It’s rare that architects are able to experiment with architecture. It involves risk and the unknown, not anything a building should embrace. To do this usually means an architect needs to put skin in the game to realize their aspirations. In this evolving series, we will look at projects that try, and sometimes fail, to expand the boundaries of design for our cultural benefit.
June 16th, 1931
Bernard Maybeck climbs on top of what appears to be a thatched roof, actually made of sprayed cement, with a pail of chemicals and a paintbrush. The solutions he carries have been mixed by the chemistry teacher from Principia College, where this experiment in architecture is taking place. Maybeck surveys the roof and daubs the wash in appropriate places, aging the appearance.
Maybeck conceives this project as the Sample House, but the workers refer to it as the Mistake House and now so does everyone. Its purpose is to test all construction techniques before applying them to the rest of the campus. Maybeck has been highly experimental with his detailing in a great effort to make the building appear time-worn. Mortar is scraped deeply or left oozing out in places to compare effect; acid washes etch surfaces and oxidized stains accentuate detail to act out Maybeck’s painterly vision. Simply, it is a proving ground for materials and processes and serves as a reference for the nuanced construction techniques while he is off site.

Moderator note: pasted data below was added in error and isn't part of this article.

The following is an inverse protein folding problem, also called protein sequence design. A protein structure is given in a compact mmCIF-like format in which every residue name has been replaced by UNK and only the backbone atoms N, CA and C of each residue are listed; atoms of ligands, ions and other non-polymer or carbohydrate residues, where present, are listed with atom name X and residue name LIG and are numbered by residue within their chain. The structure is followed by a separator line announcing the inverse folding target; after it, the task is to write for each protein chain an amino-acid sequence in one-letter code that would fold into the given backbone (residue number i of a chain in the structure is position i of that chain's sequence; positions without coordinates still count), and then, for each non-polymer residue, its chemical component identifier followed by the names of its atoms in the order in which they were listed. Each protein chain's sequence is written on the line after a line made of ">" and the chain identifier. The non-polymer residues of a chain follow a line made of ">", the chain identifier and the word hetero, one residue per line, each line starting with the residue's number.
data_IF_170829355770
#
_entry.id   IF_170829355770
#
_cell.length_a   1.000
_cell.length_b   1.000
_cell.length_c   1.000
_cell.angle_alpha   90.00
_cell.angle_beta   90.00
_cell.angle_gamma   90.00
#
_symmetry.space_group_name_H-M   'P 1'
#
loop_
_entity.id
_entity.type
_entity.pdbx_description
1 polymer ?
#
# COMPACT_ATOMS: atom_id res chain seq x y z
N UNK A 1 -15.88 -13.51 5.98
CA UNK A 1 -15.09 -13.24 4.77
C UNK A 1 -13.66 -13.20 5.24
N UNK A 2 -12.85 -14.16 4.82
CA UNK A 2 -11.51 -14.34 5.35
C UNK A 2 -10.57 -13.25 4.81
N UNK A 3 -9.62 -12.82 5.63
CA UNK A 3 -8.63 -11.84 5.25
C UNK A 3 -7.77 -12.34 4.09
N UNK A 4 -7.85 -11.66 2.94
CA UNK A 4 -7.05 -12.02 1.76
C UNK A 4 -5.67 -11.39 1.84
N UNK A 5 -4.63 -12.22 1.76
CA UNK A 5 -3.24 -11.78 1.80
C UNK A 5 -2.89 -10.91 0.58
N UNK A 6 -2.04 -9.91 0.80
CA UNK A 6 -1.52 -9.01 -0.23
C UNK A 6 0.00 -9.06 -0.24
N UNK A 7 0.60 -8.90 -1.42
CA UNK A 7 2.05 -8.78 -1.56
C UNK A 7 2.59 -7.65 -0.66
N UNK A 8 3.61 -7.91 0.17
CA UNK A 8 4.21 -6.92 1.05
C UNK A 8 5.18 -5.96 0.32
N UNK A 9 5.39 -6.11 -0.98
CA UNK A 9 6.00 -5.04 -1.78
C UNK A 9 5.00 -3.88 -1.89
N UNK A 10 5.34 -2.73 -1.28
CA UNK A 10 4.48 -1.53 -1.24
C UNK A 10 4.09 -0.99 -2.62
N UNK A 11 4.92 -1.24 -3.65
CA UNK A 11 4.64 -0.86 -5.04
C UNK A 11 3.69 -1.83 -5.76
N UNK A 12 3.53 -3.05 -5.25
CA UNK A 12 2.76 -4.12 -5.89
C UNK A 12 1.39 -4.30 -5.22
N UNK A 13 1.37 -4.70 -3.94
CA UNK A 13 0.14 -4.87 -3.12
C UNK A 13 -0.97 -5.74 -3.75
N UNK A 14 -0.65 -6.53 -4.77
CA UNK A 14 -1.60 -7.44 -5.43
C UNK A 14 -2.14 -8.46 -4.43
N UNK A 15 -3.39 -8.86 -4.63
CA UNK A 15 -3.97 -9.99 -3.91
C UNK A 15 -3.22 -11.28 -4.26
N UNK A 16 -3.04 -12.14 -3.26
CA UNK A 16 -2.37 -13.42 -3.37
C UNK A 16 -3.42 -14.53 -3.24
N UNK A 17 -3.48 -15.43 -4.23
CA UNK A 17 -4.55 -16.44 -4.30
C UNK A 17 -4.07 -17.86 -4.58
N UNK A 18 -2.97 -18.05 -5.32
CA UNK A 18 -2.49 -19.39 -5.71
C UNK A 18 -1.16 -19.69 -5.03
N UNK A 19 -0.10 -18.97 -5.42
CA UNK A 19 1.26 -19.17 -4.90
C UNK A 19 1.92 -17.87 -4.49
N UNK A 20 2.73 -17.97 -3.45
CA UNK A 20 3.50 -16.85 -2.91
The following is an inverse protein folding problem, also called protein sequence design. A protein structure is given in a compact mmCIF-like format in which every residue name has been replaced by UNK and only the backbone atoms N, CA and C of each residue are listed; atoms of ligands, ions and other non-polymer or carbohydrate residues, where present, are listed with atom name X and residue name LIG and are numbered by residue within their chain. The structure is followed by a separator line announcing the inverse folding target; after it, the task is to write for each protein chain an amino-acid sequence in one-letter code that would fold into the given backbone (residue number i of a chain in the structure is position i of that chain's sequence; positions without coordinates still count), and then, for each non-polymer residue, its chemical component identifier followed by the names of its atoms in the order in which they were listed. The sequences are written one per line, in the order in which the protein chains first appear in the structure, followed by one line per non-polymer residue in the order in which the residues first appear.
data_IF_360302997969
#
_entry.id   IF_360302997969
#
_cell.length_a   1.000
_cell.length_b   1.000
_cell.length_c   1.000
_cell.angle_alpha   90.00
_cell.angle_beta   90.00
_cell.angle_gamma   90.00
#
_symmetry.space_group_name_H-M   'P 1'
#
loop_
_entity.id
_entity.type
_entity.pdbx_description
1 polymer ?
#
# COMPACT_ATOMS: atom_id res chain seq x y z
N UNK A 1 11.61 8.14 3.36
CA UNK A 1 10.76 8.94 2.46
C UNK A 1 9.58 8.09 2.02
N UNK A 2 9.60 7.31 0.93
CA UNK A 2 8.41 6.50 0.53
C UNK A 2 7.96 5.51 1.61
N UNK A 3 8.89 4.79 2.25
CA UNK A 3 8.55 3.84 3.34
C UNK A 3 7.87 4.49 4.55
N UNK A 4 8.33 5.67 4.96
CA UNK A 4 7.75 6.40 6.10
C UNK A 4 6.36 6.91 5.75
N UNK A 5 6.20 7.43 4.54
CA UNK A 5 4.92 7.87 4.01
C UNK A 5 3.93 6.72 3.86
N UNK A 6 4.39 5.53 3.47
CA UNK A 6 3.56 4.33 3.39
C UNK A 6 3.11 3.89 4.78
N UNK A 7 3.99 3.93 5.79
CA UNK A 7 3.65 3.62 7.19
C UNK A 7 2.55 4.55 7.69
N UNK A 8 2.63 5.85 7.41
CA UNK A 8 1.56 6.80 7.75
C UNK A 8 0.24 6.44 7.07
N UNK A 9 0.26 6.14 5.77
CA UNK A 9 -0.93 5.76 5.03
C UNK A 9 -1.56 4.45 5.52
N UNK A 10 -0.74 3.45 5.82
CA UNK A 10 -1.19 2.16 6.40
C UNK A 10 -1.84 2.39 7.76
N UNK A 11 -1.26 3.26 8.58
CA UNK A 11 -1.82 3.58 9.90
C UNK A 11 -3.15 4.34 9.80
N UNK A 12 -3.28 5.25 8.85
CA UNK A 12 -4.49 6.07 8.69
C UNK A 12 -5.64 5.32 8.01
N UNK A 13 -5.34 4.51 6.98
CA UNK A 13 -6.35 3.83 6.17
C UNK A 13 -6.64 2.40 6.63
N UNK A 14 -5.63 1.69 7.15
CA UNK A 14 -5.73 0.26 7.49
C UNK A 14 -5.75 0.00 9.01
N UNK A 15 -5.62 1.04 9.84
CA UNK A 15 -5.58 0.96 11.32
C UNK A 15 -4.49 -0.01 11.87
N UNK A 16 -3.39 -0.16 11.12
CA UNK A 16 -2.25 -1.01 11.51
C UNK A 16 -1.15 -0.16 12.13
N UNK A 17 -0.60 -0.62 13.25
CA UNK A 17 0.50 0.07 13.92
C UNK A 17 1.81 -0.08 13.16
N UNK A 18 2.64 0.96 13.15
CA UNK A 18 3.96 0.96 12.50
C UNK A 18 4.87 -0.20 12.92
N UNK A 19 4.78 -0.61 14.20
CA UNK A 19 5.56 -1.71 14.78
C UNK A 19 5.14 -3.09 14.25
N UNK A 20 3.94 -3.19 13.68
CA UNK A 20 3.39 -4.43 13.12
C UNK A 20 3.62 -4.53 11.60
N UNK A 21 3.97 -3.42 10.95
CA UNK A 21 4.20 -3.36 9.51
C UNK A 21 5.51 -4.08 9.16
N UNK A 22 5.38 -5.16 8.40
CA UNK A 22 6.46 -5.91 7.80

There is a serious philosophical underpinning to Maybeck’s rustic experimentation. He hints in writing to his assistant Edward Hussey, “We are to make a College City of homey homes instead of stereotyped jails from which to turn out individuals instead of automatons…” (Robert M. Craig, Bernard Maybeck at Principia College (Salt Lake City: Gibbs Smith, 2004), 444).
Fundamentally, Maybeck understands a tenant of democracy to be the acceptance of individuality. He also believes that architecture can impart morality to inhabitants. These two ideas converge with his idiosyncratic detailing, a reminder of his upbringing in the Arts and Crafts movement. A campus, full of impressionable minds, is critically important to Maybeck. The Mistake House materializes a dense aspiration for teaching through architecture.
"The Mistake House" by Michael Imber